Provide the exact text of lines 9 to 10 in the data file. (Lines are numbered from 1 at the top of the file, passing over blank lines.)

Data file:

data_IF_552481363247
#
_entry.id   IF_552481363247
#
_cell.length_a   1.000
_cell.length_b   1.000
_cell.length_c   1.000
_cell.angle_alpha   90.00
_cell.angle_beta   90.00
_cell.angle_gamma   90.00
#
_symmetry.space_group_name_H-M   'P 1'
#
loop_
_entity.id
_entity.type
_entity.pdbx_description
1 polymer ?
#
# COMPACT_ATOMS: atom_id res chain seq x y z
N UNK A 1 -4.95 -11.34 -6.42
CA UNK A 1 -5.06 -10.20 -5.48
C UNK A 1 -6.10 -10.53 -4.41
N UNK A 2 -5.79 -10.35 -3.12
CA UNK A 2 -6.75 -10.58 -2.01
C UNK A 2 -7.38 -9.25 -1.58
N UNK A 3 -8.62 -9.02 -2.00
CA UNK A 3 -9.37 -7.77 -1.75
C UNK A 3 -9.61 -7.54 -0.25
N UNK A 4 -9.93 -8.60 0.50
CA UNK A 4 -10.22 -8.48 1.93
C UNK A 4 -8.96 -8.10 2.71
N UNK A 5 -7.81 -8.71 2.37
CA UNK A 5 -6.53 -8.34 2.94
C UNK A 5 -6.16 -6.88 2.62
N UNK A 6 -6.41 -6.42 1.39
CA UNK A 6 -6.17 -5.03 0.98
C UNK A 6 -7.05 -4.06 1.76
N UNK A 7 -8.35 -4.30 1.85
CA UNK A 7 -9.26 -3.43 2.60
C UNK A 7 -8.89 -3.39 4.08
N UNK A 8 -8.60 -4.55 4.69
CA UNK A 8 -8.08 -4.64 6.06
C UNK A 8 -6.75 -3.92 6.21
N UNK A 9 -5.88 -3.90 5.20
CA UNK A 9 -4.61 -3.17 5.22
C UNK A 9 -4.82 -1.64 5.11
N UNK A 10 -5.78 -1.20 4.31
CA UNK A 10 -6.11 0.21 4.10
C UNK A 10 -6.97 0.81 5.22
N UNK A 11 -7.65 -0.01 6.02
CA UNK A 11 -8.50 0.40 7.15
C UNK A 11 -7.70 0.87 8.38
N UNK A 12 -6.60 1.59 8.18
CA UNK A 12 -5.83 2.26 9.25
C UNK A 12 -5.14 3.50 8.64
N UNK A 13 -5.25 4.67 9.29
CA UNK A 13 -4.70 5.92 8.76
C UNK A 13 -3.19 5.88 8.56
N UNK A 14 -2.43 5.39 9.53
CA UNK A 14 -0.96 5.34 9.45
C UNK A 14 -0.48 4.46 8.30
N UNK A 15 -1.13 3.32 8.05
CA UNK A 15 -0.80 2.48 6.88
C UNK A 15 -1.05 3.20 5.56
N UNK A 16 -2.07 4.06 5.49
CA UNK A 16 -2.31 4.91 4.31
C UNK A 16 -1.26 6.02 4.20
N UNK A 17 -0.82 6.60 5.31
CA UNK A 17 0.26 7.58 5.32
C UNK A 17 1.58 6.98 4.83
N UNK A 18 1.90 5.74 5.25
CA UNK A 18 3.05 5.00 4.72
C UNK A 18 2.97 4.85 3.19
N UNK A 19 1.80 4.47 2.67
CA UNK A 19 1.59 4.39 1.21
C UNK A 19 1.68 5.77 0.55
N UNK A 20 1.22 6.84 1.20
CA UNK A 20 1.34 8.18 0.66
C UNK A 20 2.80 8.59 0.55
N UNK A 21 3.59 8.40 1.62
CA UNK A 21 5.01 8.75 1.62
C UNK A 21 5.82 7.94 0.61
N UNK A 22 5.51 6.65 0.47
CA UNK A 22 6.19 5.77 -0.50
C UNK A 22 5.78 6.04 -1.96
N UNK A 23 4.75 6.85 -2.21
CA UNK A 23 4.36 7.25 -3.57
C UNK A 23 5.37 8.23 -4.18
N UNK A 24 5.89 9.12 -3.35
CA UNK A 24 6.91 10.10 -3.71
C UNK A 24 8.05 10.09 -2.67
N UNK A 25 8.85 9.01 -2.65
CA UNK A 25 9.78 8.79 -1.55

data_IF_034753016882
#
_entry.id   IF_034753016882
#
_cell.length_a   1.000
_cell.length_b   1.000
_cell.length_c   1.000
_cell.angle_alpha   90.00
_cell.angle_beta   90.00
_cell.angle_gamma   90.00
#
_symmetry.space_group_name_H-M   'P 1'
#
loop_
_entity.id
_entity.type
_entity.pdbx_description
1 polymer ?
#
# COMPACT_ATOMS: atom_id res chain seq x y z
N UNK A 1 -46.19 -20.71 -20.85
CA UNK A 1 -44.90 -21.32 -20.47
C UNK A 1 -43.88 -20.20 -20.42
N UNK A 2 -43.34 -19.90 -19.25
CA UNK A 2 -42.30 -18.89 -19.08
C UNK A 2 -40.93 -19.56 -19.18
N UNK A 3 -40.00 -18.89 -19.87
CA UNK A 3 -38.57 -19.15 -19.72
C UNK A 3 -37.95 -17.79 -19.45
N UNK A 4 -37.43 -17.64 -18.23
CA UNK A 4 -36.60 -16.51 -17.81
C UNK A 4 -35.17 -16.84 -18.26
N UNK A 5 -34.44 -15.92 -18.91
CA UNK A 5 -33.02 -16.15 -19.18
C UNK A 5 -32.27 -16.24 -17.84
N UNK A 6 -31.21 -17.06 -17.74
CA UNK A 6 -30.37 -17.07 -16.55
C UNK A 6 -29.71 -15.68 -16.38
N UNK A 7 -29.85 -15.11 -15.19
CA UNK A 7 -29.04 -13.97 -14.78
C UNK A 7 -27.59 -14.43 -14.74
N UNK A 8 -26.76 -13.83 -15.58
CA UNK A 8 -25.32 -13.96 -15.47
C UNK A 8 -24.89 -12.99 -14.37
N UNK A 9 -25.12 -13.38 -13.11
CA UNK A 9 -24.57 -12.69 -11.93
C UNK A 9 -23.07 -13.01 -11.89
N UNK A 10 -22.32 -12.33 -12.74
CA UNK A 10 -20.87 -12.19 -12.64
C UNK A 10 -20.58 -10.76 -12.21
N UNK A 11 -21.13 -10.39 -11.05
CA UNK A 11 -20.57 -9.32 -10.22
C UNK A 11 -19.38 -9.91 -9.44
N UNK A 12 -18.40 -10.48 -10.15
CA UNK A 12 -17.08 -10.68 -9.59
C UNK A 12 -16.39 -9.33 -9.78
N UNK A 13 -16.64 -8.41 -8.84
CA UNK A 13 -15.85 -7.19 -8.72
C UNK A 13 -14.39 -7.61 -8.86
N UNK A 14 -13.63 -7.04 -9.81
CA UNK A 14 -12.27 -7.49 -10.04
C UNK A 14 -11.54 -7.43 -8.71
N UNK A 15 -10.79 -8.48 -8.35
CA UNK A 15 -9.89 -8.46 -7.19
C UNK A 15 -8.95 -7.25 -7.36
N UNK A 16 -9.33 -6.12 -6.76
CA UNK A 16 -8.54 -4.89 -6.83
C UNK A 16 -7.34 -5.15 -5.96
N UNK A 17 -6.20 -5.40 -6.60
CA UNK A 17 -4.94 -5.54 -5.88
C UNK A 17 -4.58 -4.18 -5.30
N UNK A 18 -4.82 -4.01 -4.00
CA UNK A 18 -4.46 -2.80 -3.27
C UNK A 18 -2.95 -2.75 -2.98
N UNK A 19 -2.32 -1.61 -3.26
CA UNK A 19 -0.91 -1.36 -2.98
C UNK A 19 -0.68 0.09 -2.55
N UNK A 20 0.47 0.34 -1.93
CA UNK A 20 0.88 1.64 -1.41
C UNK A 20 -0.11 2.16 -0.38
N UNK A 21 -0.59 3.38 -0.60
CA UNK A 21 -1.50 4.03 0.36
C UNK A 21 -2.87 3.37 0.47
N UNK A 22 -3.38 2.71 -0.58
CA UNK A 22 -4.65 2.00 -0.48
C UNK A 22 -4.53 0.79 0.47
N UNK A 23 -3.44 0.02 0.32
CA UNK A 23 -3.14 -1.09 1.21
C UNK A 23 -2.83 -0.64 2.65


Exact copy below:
_cell.angle_beta   90.00
_cell.angle_gamma   90.00